Jewish Refugees from the Middle East and North Africa

Part of Modern Slavery Act: Independent Review – in Westminster Hall at 4:58 pm on 19th June 2019.

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Photo of Theresa Villiers Theresa Villiers Conservative, Chipping Barnet 4:58 pm, 19th June 2019

I thank the hon. Gentleman for that intervention. It is so important for us to be able to tell some of these stories. It is astonishing that they are so little known. I therefore welcome his intervention.

My right hon. Friend the Prime Minister raised this matter in her speech to mark the 100th anniversary of the Balfour declaration; she referred to the suffering of both Jewish and Palestinian refugees. I ask my right hon. Friend the Minister for the Government’s help on some key questions. I appeal to them to back the efforts by UNESCO and other bodies that are pressing for the conservation of historic sites in the middle east that have cultural significance for the Jewish community and, indeed, other minorities. I also appeal for Ministers, when they discuss middle east matters, explicitly to acknowledge that two refugee populations, Palestinians and Jews, emerged from the same conflict, during the same period, and that the rights of both need to be addressed in a fair settlement. I also ask right hon. and hon. Members to acknowledge that, as my hon. Friend Zac Goldsmith did, and as has been the case in resolutions passed in the US Congress and the Canadian Parliament.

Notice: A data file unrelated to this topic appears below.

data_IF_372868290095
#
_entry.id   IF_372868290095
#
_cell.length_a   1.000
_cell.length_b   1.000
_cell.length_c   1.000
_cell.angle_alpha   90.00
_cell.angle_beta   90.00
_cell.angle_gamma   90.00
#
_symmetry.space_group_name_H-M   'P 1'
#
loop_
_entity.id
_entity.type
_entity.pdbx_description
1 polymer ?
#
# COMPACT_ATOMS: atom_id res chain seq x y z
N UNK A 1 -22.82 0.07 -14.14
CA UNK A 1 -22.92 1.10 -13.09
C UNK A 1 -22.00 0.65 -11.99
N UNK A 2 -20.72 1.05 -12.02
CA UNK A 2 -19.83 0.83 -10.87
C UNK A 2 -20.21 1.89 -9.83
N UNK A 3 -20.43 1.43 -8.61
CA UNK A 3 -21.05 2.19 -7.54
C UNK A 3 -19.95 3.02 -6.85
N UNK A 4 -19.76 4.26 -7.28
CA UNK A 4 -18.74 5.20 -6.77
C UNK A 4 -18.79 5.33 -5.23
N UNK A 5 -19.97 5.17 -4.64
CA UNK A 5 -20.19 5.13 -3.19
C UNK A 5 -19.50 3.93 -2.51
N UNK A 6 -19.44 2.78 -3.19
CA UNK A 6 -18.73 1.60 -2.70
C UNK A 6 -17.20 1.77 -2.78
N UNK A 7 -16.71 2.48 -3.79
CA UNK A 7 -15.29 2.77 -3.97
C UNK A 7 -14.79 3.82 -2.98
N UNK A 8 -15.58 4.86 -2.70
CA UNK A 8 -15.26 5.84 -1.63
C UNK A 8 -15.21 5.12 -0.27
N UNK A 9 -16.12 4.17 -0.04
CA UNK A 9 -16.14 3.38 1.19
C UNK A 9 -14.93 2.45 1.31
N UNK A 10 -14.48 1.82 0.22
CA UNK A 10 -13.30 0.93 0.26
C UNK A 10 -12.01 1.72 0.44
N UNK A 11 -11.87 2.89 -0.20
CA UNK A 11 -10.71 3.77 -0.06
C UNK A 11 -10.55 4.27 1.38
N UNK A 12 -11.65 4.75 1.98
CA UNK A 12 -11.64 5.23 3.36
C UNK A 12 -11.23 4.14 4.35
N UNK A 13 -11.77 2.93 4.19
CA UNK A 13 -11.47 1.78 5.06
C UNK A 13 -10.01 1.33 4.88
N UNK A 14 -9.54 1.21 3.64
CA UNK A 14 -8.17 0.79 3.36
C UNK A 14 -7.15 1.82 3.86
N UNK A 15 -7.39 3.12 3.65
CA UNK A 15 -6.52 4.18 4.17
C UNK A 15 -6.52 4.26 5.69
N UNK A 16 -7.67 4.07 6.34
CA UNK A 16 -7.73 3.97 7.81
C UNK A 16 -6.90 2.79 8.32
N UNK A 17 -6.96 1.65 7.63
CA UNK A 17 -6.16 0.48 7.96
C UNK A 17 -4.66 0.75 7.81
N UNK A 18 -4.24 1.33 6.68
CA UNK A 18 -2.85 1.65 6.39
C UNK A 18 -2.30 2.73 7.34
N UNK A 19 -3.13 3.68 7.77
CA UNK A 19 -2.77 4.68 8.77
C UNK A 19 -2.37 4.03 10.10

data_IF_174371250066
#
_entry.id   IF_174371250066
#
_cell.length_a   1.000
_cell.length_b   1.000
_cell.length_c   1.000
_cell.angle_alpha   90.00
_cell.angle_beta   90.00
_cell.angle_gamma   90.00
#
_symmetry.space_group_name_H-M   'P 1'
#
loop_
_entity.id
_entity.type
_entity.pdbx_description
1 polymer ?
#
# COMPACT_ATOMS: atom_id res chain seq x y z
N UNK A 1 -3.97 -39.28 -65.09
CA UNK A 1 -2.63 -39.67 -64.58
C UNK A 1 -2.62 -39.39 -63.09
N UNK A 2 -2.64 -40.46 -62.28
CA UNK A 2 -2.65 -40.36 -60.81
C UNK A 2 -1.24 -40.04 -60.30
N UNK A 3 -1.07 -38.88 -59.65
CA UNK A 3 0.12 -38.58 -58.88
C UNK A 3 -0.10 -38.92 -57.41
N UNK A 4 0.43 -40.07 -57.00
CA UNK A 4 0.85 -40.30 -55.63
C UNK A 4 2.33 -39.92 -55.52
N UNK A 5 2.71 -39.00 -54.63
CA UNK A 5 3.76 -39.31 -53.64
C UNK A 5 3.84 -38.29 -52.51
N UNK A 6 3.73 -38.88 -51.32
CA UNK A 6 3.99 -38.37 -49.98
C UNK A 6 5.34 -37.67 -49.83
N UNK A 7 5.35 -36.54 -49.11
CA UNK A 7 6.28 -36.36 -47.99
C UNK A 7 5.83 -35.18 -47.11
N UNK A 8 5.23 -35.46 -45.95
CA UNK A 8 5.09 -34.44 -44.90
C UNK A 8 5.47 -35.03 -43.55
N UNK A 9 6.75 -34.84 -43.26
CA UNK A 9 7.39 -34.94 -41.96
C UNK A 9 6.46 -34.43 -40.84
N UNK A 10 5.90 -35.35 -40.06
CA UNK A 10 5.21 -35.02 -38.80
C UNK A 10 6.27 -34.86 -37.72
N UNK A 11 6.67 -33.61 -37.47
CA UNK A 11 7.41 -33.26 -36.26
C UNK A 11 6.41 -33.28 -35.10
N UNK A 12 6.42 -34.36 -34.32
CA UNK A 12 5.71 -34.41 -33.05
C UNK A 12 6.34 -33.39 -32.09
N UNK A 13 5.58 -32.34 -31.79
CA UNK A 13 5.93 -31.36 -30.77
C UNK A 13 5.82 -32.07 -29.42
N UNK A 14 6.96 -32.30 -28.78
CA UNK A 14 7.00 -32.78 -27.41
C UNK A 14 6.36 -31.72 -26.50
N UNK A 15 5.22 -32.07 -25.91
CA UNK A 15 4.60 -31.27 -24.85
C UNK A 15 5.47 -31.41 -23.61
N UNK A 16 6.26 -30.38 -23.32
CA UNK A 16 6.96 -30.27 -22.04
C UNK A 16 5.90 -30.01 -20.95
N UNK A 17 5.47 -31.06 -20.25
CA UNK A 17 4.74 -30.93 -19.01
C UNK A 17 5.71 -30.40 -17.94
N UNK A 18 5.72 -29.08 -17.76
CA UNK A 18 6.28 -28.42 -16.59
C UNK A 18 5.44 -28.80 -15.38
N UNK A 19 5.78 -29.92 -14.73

After fleeing their home countries, a number of the 850,000 displaced Jewish people went to the UK and Europe or to Australia, the USA and Canada. About 650,000 found refuge in Israel. Many faced hardship and adversity, but I want to highlight the optimism, because theirs is a huge success story, as they have become a much-valued part of the social fabric of the countries that welcomed them and took them in. In their former homelands in the middle east and north Africa, Jewish people over centuries had attained leading roles in many walks of life, and that success has been replicated in their new home countries, including here in the United Kingdom and in my own constituency. I count it a great honour that those I represent in the House include people whose courage and determination got them through a traumatic expulsion from their former homes in the middle east and north Africa.

I want to close on a cautionary note. I am deeply worried that history is repeating itself in the middle east. Just as the indigenous Jewish population was forced out 70 years ago, so the Christians are now under ever-increasing pressure. A grave injustice was perpetrated on the Jewish communities in the middle east and north Africa. Let us hope that that is not repeated in relation to the Christians in the region, whose roots also go back many centuries and whose position now also looks increasingly precarious.

I am afraid that this is an occasion to recall the solemn statement by the former Chief Rabbi, Jonathan Sacks:

“The hate that begins with Jews never ends with Jews.”

That is a danger that none of us should ever forget.